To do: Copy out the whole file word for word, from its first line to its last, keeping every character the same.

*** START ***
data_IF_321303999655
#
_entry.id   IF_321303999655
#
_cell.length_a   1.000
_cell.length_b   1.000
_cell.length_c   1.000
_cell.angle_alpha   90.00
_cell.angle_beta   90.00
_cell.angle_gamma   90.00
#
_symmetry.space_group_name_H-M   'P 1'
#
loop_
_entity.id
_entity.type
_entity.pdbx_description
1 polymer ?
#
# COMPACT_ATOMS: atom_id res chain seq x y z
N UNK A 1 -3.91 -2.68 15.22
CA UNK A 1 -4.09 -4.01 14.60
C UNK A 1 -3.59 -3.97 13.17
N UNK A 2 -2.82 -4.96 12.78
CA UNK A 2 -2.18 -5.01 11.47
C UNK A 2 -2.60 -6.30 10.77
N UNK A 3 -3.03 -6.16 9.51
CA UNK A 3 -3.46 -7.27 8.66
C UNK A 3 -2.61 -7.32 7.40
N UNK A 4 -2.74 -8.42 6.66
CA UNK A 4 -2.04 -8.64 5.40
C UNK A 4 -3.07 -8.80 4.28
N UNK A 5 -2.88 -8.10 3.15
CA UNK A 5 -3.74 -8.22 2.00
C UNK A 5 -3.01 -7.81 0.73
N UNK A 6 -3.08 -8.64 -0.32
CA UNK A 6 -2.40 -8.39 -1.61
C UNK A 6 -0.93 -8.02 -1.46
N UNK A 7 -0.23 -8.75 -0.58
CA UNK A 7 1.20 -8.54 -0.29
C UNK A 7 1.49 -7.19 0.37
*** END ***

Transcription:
data_IF_321303999655
#
_entry.id   IF_321303999655
#
_cell.length_a   1.000
_cell.length_b   1.000
_cell.length_c   1.000
_cell.angle_alpha   90.00
_cell.angle_beta   90.00
_cell.angle_gamma   90.00
#
_symmetry.space_group_name_H-M   'P 1'
#
loop_
_entity.id
_entity.type
_entity.pdbx_description
1 polymer ?
#
# COMPACT_ATOMS: atom_id res chain seq x y z
N UNK A 1 -3.91 -2.68 15.22
CA UNK A 1 -4.09 -4.01 14.60
C UNK A 1 -3.59 -3.97 13.17
N UNK A 2 -2.82 -4.96 12.78
CA UNK A 2 -2.18 -5.01 11.47
C UNK A 2 -2.60 -6.30 10.77
N UNK A 3 -3.03 -6.16 9.51
CA UNK A 3 -3.46 -7.27 8.66
C UNK A 3 -2.61 -7.32 7.40
N UNK A 4 -2.74 -8.42 6.66
CA UNK A 4 -2.04 -8.64 5.40
C UNK A 4 -3.07 -8.80 4.28
N UNK A 5 -2.88 -8.10 3.15
CA UNK A 5 -3.74 -8.22 2.00
C UNK A 5 -3.01 -7.81 0.73
N UNK A 6 -3.08 -8.64 -0.32
CA UNK A 6 -2.40 -8.39 -1.61
C UNK A 6 -0.93 -8.02 -1.46
N UNK A 7 -0.23 -8.75 -0.58
CA UNK A 7 1.20 -8.54 -0.29
C UNK A 7 1.49 -7.19 0.37